Now meeting with groups in Bartholomew, Boone, Carroll, DeKalb, Delaware, Johnson , Hendricks, Lawrence, Marion, , Martin, Shelby, Wayne, White, Whitley, and other counties, HRTC has generated and supported proposals for city, county, and city to city bike routes to benefit the health and economic growth of these communities.
Participating in meetings, and by providing maps and website representation, the Council has undertaken to assist in connecting locales by helping plot out and establish non motorized routes providing a travel advantage for folks in a tough economy.
With calliope music wafting in the square, the inaugural Shelbyville Mayor’s bike ride went off without a hitch.
About a dozen adult riders came to join in the day’s fun which included free hotdogs and soda. “The Square” is actually downtown Shelbyville’s traffic circle enclosing a fountain, gathering area, and parking spaces. Fire, S.W.A.T. and other city vehicles on hand for display and a bright, sunny day lent a festive air to the event.
Historically, public art was meant to educate and inform citizens in political, religious or community matters, as well as depicting important events. Today, art in public spaces is symbolic of a community’s unique culture and the collaborative effort between cities, local and national artists, and the public. Public art not only provides aesthetic value to a location, it fosters creativity, it tells stories, and evokes community pride. It also honors those who have made great strides in making our communities and the world a better place and inspires the pioneers of the future. With so many choices of mediums available today, public art can be interactive, thought provoking and can sometimes be controversial.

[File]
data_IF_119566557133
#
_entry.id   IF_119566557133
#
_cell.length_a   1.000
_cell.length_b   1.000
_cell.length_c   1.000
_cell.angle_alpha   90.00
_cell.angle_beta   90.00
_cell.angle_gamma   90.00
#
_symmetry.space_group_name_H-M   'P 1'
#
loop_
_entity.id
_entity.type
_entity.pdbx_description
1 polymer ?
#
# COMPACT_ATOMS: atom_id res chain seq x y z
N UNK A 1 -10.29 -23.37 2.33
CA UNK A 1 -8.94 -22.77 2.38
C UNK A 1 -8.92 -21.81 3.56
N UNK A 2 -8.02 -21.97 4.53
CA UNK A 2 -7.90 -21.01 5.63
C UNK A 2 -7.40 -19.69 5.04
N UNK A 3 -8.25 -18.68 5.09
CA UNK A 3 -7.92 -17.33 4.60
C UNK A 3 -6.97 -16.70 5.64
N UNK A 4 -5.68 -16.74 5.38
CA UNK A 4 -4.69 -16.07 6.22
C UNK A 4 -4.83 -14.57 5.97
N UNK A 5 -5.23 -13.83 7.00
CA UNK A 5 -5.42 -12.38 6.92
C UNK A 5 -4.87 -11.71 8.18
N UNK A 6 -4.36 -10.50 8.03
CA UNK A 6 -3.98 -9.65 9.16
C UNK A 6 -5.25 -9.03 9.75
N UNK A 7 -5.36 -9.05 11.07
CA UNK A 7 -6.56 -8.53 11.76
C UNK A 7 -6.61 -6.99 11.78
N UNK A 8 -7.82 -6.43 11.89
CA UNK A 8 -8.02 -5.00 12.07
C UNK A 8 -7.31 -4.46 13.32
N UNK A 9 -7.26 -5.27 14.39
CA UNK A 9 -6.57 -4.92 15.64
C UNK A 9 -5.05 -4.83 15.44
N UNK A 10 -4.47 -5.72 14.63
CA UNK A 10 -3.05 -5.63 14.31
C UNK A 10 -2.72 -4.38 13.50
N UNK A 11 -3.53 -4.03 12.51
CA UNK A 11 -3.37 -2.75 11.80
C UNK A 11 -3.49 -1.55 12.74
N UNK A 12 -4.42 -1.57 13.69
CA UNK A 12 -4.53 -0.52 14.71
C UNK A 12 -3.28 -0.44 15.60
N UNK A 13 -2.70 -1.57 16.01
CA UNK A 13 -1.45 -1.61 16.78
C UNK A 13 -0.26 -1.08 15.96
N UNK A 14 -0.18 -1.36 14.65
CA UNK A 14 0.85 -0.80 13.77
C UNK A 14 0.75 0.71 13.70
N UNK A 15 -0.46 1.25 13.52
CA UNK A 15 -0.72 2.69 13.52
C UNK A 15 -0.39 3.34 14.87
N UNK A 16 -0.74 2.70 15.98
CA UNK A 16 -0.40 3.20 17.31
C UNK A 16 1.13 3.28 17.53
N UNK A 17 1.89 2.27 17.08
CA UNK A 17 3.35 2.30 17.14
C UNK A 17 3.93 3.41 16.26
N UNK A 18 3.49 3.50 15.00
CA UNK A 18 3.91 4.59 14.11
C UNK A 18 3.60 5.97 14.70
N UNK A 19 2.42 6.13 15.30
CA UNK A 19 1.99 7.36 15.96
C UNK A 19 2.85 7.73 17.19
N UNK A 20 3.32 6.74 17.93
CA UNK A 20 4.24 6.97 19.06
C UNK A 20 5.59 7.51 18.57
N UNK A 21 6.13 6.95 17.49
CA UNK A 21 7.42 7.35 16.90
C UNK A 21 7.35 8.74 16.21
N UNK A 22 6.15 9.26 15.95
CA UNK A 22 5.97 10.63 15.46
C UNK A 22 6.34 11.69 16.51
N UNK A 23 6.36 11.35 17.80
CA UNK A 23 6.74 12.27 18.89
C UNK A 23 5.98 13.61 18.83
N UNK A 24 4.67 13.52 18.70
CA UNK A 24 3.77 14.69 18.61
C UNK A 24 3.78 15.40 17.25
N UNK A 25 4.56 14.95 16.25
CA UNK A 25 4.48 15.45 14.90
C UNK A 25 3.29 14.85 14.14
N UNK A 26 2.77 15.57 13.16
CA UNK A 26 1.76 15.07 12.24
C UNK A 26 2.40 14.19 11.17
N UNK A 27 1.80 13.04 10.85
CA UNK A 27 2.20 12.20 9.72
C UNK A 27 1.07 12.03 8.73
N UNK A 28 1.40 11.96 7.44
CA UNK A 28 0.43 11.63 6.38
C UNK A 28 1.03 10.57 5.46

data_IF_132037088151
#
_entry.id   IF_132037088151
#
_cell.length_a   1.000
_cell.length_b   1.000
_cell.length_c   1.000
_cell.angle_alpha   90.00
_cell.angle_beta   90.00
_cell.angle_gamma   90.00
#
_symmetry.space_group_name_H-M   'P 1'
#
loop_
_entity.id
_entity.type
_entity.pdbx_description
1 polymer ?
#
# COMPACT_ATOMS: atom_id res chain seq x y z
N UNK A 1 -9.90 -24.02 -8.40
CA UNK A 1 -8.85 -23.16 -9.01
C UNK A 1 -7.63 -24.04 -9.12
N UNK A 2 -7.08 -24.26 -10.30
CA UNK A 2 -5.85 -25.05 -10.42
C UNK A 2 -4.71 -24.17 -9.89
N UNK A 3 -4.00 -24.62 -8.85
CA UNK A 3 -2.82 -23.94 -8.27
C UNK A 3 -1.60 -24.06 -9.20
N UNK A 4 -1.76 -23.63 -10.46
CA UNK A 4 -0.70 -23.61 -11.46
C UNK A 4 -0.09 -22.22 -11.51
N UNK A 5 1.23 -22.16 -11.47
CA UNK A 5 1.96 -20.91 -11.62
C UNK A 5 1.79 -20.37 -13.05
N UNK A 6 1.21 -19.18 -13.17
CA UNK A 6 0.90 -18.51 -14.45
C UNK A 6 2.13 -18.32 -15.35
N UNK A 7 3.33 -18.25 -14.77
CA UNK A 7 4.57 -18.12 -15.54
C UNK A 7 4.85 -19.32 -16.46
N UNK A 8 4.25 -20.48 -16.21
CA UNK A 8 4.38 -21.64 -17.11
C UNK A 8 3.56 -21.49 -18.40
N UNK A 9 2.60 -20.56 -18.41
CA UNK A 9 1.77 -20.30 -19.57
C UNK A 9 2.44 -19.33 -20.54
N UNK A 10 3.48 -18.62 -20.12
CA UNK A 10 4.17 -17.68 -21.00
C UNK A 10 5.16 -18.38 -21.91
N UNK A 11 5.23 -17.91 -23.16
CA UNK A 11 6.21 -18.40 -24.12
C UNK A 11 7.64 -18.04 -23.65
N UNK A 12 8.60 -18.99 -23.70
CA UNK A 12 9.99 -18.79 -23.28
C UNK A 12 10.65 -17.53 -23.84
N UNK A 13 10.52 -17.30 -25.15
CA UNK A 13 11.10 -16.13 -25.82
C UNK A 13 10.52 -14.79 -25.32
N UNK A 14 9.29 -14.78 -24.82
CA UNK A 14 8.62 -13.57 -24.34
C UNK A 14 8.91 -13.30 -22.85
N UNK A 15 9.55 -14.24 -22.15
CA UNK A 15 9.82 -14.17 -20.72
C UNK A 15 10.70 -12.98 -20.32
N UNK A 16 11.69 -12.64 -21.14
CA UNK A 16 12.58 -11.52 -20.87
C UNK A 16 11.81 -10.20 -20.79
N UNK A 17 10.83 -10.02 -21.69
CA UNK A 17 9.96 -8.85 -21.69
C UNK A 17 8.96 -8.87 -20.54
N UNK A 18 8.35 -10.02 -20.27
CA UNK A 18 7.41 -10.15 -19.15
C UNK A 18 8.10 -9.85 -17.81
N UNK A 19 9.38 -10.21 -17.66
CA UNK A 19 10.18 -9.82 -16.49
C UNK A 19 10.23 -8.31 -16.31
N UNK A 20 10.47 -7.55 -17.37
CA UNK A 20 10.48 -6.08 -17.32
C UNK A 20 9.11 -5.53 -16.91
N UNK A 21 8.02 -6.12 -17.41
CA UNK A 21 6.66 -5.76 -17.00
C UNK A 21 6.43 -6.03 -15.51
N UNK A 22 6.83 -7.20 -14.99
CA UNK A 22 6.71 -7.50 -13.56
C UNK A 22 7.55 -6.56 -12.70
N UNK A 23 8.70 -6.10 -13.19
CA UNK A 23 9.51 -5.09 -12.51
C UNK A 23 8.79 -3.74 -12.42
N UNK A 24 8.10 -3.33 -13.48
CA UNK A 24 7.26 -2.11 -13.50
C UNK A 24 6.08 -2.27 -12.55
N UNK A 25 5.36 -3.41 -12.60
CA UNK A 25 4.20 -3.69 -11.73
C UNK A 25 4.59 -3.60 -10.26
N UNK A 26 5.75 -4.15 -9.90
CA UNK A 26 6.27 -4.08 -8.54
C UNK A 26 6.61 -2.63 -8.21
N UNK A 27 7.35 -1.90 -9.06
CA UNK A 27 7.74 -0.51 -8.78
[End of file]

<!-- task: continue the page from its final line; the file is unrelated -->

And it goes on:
THE BRIDGES OF TWO COUNTIES (and STATES)
For several years now, Ohio River communities in Southern Indiana and Kentucky have been working on pedestrian and bicycle projects that will connect Jeffersonville , Clarksville , and New Albany on the north bank, with Louisville to the south. This week, a jolt of good news from governors and mayors on both sides of the river gave watchers of this project reason to cheer.
The Big Four Bridge was a railroad crossing, built in 1895 and closed in 1969, of the Cleveland, Cincinnati, Chicago & St Louis company. The city of Jeffersonville has now pledged $2 million, along with Indiana ’s $8 million, in order to build a ramp up to the Big Four on the Indiana side. In addition, Kentucky pledged $12 million to complete the needed bridge decking. A spiral ramp approach on the Louisville side was finished last year.
The bridge refurbishing will put into place a major connector piece between trails and alternative transportation modes through the Kentucky and Indiana river communities here. A news release from newly-elected Louisville Mayor Greg Fischer said construction of the Indiana-side ramp could begin later this year. Completion of the entire project is hoped to come by 2013.
Waterfront trails, parks, and the Big Four project have been ongoing on both sides of the Ohio River . This latest announcement comes at a time when city and state governments north and south have been looking for ways to decrease costs of two new bridge projects planned at Louisville in order to reduce congestion on the main Interstate 65 crossing there. Putting bike and ped access on the Big Four Bridge may enable cost-cutting measures on the other bridges, if they do not have to be built with non-car considerations. Currently, the older U. S. 31 or Second Street Clark Memorial Bridge does allow pedestrian and bicycle use.
TRAILS WORK OPPORTUNITIES